Tuesday, November 16, 2021

Review of "The War Myth in United States History," by C. H. Hamlin

 Review of

The War Myth in United States History, by C. H. Hamlin

Five out of five stars

How U. S. wars really started

 Written in 1927, the coverage of this book ends with the First World War. Yet, the explanations of the how and why of how the United States went to war from the Revolutionary War through the First World War still have a great deal of validity. The American led invasion of Iraq known as the Second Gulf War fits right into Hamlin’s recitation of historical facts.

 The wars covered are the Revolutionary War, the War of 1812, the War with Mexico, the American Civil War, the War with Spain and the First World War. In each case, the author explains that a specific minority of thought leaders drove the nation into the war. It starts with the Revolutionary War, where the consensus is that only one-third of the population wanted independence from Great Britain, one-third wanted to remain with Britain and one-third simply did not care.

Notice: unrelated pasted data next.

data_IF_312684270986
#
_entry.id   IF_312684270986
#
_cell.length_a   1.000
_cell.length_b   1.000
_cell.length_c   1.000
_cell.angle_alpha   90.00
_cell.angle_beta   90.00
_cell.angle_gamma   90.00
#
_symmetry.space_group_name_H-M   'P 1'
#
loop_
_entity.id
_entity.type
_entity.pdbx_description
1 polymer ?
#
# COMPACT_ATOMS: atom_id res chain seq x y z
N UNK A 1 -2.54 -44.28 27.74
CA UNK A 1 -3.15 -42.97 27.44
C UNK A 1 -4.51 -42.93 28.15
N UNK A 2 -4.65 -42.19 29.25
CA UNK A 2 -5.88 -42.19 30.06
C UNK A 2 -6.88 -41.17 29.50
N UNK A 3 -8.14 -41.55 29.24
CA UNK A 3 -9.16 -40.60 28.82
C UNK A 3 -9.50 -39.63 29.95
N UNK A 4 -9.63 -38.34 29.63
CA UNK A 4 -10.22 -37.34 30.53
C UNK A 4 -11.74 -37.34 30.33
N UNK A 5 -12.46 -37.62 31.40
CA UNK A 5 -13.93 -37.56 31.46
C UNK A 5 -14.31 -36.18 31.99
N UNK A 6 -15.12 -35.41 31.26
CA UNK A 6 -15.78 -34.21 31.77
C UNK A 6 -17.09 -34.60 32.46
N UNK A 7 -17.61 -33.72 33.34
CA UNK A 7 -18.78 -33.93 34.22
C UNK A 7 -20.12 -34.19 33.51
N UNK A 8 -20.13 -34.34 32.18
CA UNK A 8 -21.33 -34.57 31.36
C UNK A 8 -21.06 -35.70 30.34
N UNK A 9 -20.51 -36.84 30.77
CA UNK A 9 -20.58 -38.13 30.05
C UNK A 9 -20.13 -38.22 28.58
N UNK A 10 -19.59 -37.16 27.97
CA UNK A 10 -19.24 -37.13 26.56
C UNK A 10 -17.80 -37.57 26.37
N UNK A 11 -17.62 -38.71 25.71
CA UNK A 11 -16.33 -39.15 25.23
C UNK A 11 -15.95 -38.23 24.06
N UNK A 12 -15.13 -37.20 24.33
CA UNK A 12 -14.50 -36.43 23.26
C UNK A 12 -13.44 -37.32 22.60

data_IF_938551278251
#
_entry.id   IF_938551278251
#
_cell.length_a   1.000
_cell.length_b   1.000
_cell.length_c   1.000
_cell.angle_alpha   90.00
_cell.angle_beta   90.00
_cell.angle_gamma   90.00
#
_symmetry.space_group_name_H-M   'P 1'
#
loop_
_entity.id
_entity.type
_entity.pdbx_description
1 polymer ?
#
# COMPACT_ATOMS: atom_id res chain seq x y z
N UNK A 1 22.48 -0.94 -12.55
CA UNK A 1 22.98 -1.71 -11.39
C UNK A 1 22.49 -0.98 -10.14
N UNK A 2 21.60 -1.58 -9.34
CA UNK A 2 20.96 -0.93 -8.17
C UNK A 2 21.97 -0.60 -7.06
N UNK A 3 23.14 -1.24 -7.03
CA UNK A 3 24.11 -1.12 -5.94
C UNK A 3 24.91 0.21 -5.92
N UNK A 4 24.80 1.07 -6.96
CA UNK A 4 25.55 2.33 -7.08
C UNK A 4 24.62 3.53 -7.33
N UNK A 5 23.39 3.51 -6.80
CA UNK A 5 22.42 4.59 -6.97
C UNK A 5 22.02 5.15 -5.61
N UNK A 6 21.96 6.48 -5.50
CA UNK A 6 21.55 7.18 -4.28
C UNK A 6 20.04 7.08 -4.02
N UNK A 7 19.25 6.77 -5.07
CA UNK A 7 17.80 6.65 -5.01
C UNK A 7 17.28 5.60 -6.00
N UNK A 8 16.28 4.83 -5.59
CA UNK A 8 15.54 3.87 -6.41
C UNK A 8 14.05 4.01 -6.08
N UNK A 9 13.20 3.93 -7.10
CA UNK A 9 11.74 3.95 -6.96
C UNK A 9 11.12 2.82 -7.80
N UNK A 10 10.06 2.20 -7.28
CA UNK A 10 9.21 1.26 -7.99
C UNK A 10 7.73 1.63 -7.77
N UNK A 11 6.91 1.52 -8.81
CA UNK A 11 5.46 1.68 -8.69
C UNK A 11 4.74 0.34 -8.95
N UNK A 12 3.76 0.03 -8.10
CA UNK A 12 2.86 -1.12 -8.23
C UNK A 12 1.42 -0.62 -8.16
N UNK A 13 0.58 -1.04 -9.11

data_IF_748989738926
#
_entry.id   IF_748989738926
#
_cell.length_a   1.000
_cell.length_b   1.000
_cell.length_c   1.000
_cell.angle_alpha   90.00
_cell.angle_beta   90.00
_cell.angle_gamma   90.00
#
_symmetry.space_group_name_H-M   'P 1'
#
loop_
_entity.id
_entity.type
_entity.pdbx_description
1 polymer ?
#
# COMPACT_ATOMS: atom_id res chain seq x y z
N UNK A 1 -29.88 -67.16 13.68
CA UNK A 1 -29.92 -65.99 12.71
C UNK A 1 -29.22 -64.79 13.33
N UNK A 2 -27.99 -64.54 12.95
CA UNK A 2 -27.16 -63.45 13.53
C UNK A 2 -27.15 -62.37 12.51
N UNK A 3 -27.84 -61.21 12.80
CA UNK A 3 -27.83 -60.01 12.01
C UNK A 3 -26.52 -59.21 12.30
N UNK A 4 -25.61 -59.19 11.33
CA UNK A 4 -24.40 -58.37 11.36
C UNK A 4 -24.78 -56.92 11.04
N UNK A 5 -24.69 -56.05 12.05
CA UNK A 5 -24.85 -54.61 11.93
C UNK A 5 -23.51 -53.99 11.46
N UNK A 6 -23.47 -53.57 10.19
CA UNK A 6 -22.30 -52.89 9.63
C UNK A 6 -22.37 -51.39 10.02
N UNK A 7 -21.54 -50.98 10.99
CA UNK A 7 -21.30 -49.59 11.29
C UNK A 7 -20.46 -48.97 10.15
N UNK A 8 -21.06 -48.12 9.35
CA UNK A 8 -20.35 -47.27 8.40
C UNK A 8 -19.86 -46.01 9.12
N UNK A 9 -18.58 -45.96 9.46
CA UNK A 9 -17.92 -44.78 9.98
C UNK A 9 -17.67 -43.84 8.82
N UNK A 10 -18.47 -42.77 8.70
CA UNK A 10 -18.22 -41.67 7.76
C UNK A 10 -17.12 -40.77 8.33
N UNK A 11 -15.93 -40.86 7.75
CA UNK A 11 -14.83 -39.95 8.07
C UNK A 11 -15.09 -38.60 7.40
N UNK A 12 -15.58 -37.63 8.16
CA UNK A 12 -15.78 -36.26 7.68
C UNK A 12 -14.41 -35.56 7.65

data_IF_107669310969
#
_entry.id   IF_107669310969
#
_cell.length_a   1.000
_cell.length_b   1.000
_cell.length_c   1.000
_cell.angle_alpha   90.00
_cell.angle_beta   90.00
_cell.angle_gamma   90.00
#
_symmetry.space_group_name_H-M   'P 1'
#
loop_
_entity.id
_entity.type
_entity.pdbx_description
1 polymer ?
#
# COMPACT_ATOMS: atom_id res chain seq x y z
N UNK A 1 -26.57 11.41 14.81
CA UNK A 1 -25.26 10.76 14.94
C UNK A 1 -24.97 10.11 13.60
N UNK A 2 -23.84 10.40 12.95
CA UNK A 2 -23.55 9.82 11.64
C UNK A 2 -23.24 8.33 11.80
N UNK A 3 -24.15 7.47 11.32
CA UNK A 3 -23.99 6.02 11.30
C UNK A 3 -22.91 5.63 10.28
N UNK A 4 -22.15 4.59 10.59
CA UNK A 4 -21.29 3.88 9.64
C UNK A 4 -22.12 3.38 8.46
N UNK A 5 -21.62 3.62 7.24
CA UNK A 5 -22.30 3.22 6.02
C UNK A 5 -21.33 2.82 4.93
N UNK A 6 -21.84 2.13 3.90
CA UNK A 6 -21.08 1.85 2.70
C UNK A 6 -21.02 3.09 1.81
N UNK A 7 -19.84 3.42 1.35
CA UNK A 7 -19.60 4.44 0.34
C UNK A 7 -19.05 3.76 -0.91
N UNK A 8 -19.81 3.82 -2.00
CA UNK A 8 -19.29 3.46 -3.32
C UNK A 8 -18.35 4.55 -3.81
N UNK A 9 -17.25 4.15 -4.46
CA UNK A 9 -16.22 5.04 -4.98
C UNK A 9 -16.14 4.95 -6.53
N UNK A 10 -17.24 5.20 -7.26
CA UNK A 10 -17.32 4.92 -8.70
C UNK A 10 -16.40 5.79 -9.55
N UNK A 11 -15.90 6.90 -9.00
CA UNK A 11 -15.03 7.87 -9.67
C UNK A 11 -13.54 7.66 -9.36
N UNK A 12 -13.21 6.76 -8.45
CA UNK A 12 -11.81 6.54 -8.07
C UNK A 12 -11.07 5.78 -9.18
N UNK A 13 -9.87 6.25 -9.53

The War of 1812 was a colossal blunder, driven by a few people that were convinced that the U. S. could invade Canada and make it part of the United States. The War with Mexico was also driven by only a few people who were convinced that the United States should expand westward and given the weakness of Mexico, the time was right. The potential for the expansion of slavery westward also was a significant factor in the goal of expanding the U. S. westward.

 Almost completely lost to history is the origins of the American Civil War. Hotheads on both sides, but especially in the south, the most prominent were known as the fire-eaters, drove what was a minority sentiment into secession and a very costly internal war.

 Another fact that is important, but also largely lost to history is the long-term American desire for Cuba. The Ostend Amendment was written in 1854 and advocated that the United States either purchase Cuba from Spain or go to war to acquire it. A majority of politicians in the slave states were in favor of it, as they wanted Cuba to enter the union as another slave state. Some in the north were also supportive. Therefore, the launching of the Spanish-American War in 1898 was an event over forty years in the development.

 The reader should not consider this book a rendition of an alternate view of how the wars of the United States were entered into. It is a more accurate historical explanation of how small numbers of people were able to convince the masses that their particular pet war was a good thing for the country.

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